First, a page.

|Wuhan-Osaka Kansai||Wuhan has no service to Japan|
Spring will take competitors head on between Shanghai and Sapporo and Shenyang and Osaka, but direct competition may be limited (depending on operating days) as incumbents operate less than daily.
Spring Airlines top 10 hubs/bases/stations by system seats: 14-Jan-2013 to 20-Jan-2013
Wuhan is in central China and a destination in its own right while Tianjin, 125km from Beijing Capital Airport, is viewed mainly as an alternative to slot-restricted Beijing with limited local demand. There is a high-speed train between Tianjin and Beijing, among other transport options. Internationally, Scoot launched Tianjin in 2012 while AirAsia X in 2012 switched its Tianjin service to Beijing, citing better demand despite inconvenient slots.
Spring expects half of the passengers to be Chinese tourists with the remaining half Chinese corporate travellers and all Japanese passengers. For its presence in Japan, Spring will need to find the balance between commercial necessity and local sensitivity. A marketing initiative from Spring in the immediate aftermath of anti-Japan protests saw the carrier offer exceptional sales for its Japanese routes. This backfired when social media users announced outrage at what they saw as Spring not shunning Japan. But with initial services on the new routes to be on a charter basis, Spring can rely on partners.
Japan may be experiencing the worst aviation-related repercussions of countries that have offended China, but the Japanese experience is a reminder the Chinese market is the largest one with its own significant nuances: rules are hardly set in stone, influence and lobbying can be high and the division between aviation and politics is not always discernible.
The rewards can be high, but so too are challenges. Around 5% of all seats offered to, from or within Japan had a Chinese city at one end (the figure is higher for only international seats to and from Japan; about two-thirds of Japanese capacity is domestic).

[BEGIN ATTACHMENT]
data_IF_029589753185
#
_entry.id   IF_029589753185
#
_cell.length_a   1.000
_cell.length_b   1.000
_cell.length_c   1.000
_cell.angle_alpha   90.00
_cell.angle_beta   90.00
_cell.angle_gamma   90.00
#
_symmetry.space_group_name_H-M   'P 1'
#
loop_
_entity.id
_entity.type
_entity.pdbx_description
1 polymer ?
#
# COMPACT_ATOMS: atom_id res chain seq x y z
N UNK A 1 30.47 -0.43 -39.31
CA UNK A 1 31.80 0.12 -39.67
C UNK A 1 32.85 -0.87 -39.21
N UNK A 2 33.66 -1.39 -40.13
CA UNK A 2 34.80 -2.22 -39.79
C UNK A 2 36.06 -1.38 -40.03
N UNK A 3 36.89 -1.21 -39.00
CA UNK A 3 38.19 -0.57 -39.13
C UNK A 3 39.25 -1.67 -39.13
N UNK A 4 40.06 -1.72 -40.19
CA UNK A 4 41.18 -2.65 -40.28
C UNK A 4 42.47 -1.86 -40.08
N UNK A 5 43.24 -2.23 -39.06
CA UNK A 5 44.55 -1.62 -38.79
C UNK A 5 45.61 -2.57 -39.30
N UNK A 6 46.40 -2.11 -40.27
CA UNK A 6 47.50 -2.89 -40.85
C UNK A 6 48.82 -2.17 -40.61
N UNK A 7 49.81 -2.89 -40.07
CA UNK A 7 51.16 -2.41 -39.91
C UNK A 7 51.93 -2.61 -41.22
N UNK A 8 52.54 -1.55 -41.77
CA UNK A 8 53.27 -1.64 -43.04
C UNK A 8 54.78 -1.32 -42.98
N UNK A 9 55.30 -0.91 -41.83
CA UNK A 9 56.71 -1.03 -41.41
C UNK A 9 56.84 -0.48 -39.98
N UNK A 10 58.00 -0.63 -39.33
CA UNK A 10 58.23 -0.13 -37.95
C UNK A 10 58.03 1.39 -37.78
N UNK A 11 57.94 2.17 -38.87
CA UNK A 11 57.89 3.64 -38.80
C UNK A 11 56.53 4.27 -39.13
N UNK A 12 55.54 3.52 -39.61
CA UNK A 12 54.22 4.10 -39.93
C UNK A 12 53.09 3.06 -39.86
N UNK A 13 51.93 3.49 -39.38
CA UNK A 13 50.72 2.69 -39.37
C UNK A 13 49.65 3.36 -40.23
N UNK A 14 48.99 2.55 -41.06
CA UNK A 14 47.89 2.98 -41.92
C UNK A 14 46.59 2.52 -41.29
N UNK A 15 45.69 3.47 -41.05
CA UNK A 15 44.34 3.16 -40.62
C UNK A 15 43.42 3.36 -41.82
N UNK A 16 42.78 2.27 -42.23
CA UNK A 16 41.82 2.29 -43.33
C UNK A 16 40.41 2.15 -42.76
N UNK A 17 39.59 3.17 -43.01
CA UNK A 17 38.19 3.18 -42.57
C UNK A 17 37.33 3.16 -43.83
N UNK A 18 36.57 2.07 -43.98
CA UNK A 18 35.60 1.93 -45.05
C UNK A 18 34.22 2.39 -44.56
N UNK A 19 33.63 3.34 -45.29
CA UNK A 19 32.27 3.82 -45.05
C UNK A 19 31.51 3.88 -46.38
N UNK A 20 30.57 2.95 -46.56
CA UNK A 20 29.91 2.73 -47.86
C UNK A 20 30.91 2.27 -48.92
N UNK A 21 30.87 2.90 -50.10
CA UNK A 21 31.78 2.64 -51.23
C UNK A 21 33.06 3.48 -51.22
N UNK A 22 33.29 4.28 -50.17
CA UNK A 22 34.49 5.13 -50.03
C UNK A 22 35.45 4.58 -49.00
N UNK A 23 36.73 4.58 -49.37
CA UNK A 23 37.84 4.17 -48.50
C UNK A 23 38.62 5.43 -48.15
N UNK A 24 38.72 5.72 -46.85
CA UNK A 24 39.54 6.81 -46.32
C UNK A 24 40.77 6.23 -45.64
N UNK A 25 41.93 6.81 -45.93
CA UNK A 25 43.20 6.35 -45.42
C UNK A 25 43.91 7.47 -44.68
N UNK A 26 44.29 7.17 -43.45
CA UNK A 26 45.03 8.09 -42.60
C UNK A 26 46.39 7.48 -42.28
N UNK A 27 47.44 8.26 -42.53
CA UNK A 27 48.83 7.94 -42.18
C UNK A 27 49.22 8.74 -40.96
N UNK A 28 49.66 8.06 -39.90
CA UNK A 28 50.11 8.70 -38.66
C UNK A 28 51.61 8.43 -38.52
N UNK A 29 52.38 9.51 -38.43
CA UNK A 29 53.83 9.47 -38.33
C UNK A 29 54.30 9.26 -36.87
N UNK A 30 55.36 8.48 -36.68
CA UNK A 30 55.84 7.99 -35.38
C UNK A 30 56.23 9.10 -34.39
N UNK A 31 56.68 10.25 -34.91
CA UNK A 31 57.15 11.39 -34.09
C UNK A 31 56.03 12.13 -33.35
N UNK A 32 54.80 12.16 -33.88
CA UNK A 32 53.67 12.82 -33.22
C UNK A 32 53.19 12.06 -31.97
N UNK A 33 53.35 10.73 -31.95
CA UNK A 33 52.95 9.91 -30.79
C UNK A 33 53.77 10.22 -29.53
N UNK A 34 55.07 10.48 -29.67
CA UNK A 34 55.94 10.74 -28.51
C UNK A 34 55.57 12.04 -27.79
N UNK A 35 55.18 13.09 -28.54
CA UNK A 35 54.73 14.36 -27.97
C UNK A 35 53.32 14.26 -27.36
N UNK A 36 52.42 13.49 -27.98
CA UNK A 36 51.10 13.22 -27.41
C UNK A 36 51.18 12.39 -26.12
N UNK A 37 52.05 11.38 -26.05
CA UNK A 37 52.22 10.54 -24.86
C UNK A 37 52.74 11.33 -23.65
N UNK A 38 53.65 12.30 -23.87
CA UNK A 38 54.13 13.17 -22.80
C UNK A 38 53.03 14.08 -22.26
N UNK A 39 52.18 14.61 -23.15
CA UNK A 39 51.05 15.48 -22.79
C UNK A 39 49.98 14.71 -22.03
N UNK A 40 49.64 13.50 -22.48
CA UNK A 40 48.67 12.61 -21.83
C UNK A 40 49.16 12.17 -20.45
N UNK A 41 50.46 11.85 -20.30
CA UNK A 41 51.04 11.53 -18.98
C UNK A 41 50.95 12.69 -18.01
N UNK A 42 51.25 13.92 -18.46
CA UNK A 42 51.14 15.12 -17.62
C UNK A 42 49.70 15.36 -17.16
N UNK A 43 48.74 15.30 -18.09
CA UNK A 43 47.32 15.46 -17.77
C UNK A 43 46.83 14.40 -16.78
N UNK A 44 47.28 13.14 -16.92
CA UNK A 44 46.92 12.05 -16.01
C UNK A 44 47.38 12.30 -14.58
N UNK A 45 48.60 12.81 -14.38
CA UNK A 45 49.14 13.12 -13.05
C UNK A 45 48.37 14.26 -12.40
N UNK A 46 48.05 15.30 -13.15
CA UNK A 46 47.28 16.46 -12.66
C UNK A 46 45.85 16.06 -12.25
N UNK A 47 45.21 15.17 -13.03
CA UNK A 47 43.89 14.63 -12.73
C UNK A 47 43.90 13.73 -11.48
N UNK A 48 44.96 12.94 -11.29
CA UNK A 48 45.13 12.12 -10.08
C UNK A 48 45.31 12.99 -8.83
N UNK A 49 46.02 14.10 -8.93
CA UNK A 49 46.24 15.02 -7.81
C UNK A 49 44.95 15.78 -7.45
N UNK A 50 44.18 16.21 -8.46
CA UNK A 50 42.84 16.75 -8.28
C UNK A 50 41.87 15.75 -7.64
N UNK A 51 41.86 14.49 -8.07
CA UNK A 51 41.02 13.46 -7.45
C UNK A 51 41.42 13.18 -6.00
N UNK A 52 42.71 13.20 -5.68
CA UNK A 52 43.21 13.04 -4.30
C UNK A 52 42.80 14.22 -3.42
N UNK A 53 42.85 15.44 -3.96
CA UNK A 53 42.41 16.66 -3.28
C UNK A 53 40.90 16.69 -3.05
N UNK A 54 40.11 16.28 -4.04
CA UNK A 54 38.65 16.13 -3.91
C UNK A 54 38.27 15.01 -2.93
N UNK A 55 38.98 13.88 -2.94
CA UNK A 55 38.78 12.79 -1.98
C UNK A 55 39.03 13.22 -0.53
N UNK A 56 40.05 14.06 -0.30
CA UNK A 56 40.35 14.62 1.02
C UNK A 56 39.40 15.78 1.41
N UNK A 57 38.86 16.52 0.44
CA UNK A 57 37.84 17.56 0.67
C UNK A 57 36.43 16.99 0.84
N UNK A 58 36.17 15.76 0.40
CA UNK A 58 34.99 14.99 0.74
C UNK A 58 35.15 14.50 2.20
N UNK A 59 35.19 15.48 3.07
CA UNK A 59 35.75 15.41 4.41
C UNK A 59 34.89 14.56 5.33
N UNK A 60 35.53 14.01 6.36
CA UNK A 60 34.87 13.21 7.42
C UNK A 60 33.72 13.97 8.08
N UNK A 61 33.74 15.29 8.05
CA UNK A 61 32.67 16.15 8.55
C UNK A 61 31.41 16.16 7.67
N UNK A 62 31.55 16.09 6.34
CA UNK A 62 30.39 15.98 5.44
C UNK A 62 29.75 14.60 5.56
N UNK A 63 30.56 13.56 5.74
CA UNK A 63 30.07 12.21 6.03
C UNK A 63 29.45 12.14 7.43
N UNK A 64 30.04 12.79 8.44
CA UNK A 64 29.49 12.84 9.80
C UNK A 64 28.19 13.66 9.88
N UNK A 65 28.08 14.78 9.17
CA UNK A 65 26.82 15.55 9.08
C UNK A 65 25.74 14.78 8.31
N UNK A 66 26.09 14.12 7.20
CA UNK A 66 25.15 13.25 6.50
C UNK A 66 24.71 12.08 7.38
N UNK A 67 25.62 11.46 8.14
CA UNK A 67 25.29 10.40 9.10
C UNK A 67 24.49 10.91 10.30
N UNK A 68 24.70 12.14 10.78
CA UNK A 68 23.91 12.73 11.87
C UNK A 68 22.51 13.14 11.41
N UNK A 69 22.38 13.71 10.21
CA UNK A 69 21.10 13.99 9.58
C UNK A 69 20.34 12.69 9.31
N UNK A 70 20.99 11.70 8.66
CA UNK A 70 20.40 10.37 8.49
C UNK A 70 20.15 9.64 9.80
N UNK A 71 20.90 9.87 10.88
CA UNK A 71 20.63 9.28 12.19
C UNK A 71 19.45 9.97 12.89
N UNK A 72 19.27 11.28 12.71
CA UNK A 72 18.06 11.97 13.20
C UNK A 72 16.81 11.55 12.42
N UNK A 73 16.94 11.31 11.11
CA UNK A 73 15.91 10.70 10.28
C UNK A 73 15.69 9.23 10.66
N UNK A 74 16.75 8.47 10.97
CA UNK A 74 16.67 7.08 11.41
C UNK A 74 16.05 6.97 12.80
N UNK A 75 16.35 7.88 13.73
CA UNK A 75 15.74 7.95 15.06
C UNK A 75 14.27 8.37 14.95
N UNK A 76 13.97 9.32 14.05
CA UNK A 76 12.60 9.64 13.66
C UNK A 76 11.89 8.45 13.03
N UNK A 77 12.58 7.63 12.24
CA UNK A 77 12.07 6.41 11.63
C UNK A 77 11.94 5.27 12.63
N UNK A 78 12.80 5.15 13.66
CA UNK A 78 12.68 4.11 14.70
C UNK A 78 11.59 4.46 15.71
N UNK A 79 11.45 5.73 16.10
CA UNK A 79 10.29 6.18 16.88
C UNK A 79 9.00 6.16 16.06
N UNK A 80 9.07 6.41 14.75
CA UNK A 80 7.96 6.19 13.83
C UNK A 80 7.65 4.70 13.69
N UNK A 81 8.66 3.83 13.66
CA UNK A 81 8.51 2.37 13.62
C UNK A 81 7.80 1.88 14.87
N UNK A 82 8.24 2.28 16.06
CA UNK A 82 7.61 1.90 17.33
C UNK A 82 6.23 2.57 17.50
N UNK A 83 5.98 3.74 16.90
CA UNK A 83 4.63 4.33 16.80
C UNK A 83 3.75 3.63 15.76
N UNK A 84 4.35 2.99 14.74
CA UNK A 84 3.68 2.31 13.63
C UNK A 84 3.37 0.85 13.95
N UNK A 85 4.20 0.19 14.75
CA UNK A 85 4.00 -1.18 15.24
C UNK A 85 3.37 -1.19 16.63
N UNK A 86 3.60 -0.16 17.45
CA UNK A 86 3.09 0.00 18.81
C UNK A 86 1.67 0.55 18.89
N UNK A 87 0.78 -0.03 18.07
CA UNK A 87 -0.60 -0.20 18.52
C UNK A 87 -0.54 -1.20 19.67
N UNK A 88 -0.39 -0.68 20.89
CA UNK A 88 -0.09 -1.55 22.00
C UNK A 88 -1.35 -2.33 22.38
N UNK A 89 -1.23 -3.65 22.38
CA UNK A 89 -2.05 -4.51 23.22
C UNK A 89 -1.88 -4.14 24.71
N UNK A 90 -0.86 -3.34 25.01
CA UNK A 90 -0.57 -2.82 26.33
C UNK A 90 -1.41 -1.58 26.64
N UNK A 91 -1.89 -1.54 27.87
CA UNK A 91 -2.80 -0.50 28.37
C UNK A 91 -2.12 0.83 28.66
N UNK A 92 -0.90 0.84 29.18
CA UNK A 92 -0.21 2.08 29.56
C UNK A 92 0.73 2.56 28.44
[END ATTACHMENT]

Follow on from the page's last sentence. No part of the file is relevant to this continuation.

That share was set to rise with the open skies agreement, reached mere weeks before tensions flared up. It is not gone forever; traffic will return and then grow, as Spring is showing. It is this long-term view of growth the airlines, like peers in less serious situations, are focusing on as they take the situation as it comes, remaining calm and not publicly aggravating to make the situation worse.
The level of unexploited China-Japan city pair markets is about to be highlighted by Spring, which, as the first mover Chinese LCC, stands not just to prove the market, but to exploit it effectively. Aside from the fact that so many potentially large city pairs are unserved, the advantage is that with an open skies regime for regional cities (where airport capacity is typically available, especially in Japan with its plethora of pork-barrel airports) there is almost no hindrance to airlines making their own commercial judgments about where to fly, how often and at what price.
The sky is the limit for these markets; hopefully the seas, and their disputed ownership, will not get in the way.